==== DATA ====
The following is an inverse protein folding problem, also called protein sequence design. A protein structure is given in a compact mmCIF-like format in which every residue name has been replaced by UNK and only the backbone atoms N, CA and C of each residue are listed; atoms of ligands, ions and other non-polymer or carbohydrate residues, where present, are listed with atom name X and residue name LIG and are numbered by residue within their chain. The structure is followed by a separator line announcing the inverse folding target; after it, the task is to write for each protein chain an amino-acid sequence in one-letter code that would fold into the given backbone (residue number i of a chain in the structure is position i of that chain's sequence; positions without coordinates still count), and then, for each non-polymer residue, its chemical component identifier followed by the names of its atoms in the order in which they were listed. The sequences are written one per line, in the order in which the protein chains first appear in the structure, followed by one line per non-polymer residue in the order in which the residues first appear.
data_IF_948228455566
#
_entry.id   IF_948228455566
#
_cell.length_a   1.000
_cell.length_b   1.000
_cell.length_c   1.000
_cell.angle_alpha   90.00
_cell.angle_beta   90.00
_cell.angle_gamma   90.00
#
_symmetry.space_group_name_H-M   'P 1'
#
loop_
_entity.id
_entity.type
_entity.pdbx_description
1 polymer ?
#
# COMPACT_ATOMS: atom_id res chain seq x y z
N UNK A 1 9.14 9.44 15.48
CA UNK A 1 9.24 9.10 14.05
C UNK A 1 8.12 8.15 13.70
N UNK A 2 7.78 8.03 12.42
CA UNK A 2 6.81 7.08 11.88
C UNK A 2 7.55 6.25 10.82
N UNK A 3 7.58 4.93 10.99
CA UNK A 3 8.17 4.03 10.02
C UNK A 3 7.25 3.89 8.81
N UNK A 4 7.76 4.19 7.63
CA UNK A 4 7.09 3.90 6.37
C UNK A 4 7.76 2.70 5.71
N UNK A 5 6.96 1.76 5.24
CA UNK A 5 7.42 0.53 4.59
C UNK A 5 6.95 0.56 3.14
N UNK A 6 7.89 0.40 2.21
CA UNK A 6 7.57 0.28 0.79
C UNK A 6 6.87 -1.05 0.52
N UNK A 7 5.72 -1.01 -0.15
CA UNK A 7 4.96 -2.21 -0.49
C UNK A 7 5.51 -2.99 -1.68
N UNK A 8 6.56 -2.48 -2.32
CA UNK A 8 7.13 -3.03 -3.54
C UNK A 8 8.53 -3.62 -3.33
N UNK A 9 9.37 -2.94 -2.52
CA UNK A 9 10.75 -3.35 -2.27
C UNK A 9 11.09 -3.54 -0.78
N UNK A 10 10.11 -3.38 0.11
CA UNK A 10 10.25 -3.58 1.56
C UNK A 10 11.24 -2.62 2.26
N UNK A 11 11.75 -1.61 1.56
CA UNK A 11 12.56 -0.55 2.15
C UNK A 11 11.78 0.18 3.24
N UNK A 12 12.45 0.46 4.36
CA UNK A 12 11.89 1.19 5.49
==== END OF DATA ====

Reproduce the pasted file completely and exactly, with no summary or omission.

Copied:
The following is an inverse protein folding problem, also called protein sequence design. A protein structure is given in a compact mmCIF-like format in which every residue name has been replaced by UNK and only the backbone atoms N, CA and C of each residue are listed; atoms of ligands, ions and other non-polymer or carbohydrate residues, where present, are listed with atom name X and residue name LIG and are numbered by residue within their chain. The structure is followed by a separator line announcing the inverse folding target; after it, the task is to write for each protein chain an amino-acid sequence in one-letter code that would fold into the given backbone (residue number i of a chain in the structure is position i of that chain's sequence; positions without coordinates still count), and then, for each non-polymer residue, its chemical component identifier followed by the names of its atoms in the order in which they were listed. The sequences are written one per line, in the order in which the protein chains first appear in the structure, followed by one line per non-polymer residue in the order in which the residues first appear.
data_IF_948228455566
#
_entry.id   IF_948228455566
#
_cell.length_a   1.000
_cell.length_b   1.000
_cell.length_c   1.000
_cell.angle_alpha   90.00
_cell.angle_beta   90.00
_cell.angle_gamma   90.00
#
_symmetry.space_group_name_H-M   'P 1'
#
loop_
_entity.id
_entity.type
_entity.pdbx_description
1 polymer ?
#
# COMPACT_ATOMS: atom_id res chain seq x y z
N UNK A 1 9.14 9.44 15.48
CA UNK A 1 9.24 9.10 14.05
C UNK A 1 8.12 8.15 13.70
N UNK A 2 7.78 8.03 12.42
CA UNK A 2 6.81 7.08 11.88
C UNK A 2 7.55 6.25 10.82
N UNK A 3 7.58 4.93 10.99
CA UNK A 3 8.17 4.03 10.02
C UNK A 3 7.25 3.89 8.81
N UNK A 4 7.76 4.19 7.63
CA UNK A 4 7.09 3.90 6.37
C UNK A 4 7.76 2.70 5.71
N UNK A 5 6.96 1.76 5.24
CA UNK A 5 7.42 0.53 4.59
C UNK A 5 6.95 0.56 3.14
N UNK A 6 7.89 0.40 2.21
CA UNK A 6 7.57 0.28 0.79
C UNK A 6 6.87 -1.05 0.52
N UNK A 7 5.72 -1.01 -0.15
CA UNK A 7 4.96 -2.21 -0.49
C UNK A 7 5.51 -2.99 -1.68
N UNK A 8 6.56 -2.48 -2.32
CA UNK A 8 7.13 -3.03 -3.54
C UNK A 8 8.53 -3.62 -3.33
N UNK A 9 9.37 -2.94 -2.52
CA UNK A 9 10.75 -3.35 -2.27
C UNK A 9 11.09 -3.54 -0.78
N UNK A 10 10.11 -3.38 0.11
CA UNK A 10 10.25 -3.58 1.56
C UNK A 10 11.24 -2.62 2.26
N UNK A 11 11.75 -1.61 1.56
CA UNK A 11 12.56 -0.55 2.15
C UNK A 11 11.78 0.18 3.24
N UNK A 12 12.45 0.46 4.36
CA UNK A 12 11.89 1.19 5.49